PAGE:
It’s pretty amazing to me that the first three episodes of Samurai Jack comprise a pilot movie and were all shown as one adventure, because I couldn’t think of three more different toned and differently paced episodes.
With “The Beginning” you have a montage of growing up and training in the middle-ages of Japan punctuated by an end battle and in “The Samurai Called Jack” it’s a fish-out-of-water, future shock narrative that introduces aliens and robots and a dark, Aku-fueled future.
With Episode III, “The First Fight,” we have the most apropos title that could possibly be: Jack has a fight, and that’s most of the episode. And you know what? It’s amazing.
With this episode, Genndy Tartakovsky and crew absolutely solidify the kind of action they’re going to have going forward. The fights could be lengthy, they could be enormous, they’re going to be largely music-less, and, like a Sergio Leone western, there’s going to be long pauses in between violence so that we the audience can get excited and the makers can ramp up the tension by shifting the frame and showing us millions of different angles with little-to-no movement by the characters. They ensure, in this way, that each and every eye dart, wrist flick, and wind gust will have importance and meaning. It’s genius. And it allows for an animated show to not be very animated sometimes and still have action. But don’t get me wrong; there’s still a whole lot of action.
When we last left him, the newly-dubbed Samurai Jack had joined up with the dog archaeologists and has agreed to free them from Aku, who is using them to mine for a specific gem. Upon hearing this, Aku has dispatched a veritable sea of mechanized beetles to devour the dogs and Jack. Luckily for the noble ones, they see the beetles when they’re very far away and Jack has time to hatch a plan. This plan involves setting up a series of booby traps and weapons. Jack draws schematics while the dogs all watch intently, their tails wagging adorably. Jack gets some good ideas including digging trenches, making spears out of sticks and this gem, which is also incredibly sharp, making arrows with the same gem, setting up explosive barrels of oil, and fitting himself and a six-legged pack animal with armor made from spare pieces of metal, a pot on his head for a helmet, and a pewter dog as a headdress.
In this whole ten minutes, there’s only been a few lines of dialogue, but for the next ten, there isn’t one. The beetles attack and Jack starts springing traps, firing arrows, throwing spears, and generally effing up a lot of bad robots, but there’s far more than he can take, it seems. Even his trusty horse-thing, which can run into several of them like a train, runs off at a certain point, and Jack is surrounded by a dozen of them, and that’s when he has to turn to his sword.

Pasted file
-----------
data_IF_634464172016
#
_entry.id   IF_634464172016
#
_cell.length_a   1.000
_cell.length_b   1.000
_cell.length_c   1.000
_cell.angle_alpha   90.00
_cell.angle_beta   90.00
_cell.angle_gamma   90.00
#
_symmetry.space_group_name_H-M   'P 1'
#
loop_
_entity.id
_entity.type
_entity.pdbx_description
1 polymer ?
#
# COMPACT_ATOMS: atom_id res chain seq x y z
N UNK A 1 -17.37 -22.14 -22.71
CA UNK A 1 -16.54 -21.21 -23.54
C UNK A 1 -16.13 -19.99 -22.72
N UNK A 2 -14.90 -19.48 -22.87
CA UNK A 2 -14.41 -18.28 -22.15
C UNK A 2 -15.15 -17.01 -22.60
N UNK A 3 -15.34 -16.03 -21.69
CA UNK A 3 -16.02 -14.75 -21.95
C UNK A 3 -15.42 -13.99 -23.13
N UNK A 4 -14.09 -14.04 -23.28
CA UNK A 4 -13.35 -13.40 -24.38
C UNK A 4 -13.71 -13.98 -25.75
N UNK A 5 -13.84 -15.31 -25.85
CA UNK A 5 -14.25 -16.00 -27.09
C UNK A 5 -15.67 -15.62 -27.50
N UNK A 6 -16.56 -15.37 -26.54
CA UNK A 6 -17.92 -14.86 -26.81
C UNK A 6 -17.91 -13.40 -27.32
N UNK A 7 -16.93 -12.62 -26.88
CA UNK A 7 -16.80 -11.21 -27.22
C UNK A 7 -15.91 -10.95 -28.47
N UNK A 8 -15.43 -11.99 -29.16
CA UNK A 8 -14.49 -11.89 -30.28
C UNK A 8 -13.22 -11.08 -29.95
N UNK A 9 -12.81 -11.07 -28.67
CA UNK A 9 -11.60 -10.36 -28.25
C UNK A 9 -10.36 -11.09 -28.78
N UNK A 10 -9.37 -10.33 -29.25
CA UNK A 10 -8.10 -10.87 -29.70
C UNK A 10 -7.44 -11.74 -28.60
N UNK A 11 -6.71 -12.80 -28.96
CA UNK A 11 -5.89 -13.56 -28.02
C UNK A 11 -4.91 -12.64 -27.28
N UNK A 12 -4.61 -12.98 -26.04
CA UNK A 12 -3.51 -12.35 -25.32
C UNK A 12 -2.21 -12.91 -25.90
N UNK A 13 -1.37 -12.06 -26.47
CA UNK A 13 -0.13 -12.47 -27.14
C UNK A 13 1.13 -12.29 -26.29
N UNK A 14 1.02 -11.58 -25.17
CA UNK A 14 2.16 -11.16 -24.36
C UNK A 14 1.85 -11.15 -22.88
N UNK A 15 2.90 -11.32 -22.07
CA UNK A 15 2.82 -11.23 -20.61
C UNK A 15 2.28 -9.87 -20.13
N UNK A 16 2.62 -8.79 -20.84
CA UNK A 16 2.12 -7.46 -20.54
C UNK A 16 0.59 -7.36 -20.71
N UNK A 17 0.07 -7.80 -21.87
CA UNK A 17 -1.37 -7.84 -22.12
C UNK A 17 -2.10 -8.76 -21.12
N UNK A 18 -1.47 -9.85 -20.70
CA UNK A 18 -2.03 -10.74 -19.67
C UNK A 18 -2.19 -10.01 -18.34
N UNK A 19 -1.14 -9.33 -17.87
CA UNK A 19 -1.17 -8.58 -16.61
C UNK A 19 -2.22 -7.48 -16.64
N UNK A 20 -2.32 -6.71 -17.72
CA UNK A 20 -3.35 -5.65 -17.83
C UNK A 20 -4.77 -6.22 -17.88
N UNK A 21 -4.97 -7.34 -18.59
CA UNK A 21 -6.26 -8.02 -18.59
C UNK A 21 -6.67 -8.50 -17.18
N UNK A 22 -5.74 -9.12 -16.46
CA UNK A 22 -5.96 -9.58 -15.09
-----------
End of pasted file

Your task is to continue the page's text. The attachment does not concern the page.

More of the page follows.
There’s a type of Hong Kong action movie known as “Heroic Bloodshed” in which the good guy will always get as beat up as the bad guy, and sometimes worse. While Jack certainly doesn’t bleed (this is still a kids show), he gets very banged up and beaten and bashed but he eventually starts slicing through the beetles and getting covered in oil, otherwise known as robot blood. It’s quite a sight to behold.
Like I said, this episode is almost entirely action and describing action scenes gets boring, so I won’t do that. But what I will do is point out some things that Tartakovsky does that makes the action more exciting. These are things he’s done in both previous episodes, but it’s more prevalent here. Firstly, the scene changes aspect ratios a lot. Usually, being a TV show made before the HD revolution, it’s in 4:3, but occasionally it’ll become a letterboxed frame when something particularly epic is about to happen. Similarly, there will be slash cuts of three shots in one frame, either horizontally or vertically. This is done often in this episode, and I’ve screengrabbed two of my favorites below.
First, when Jack is on horseback…
And the second when Jack is about to go ape with his sword near the end of the episode…
There’s also a greater usage of shadow and silhouette that’s incredibly effective, each one like a painting. Here’s when Jack is getting ready for battle…
…and here’s when he’s been completely triumphant…
As an action TV show, Samurai Jack is, so far after three episodes, flawless. It’s got the best sense of visuals and sound mixtures and even adds in super cartoony humor because it’s not pretending to be anything other than a cartoon. I mean, it’s got dogs in hats that speak in British accents, and it also has a samurai slicing up robot beetles with a sword. It’s just a damned awesome show, and I’m excited to continue this journey.
Next time, Jack starts his journey in earnest with Episode IV: Jack, the Woolies, and the Chritchellites.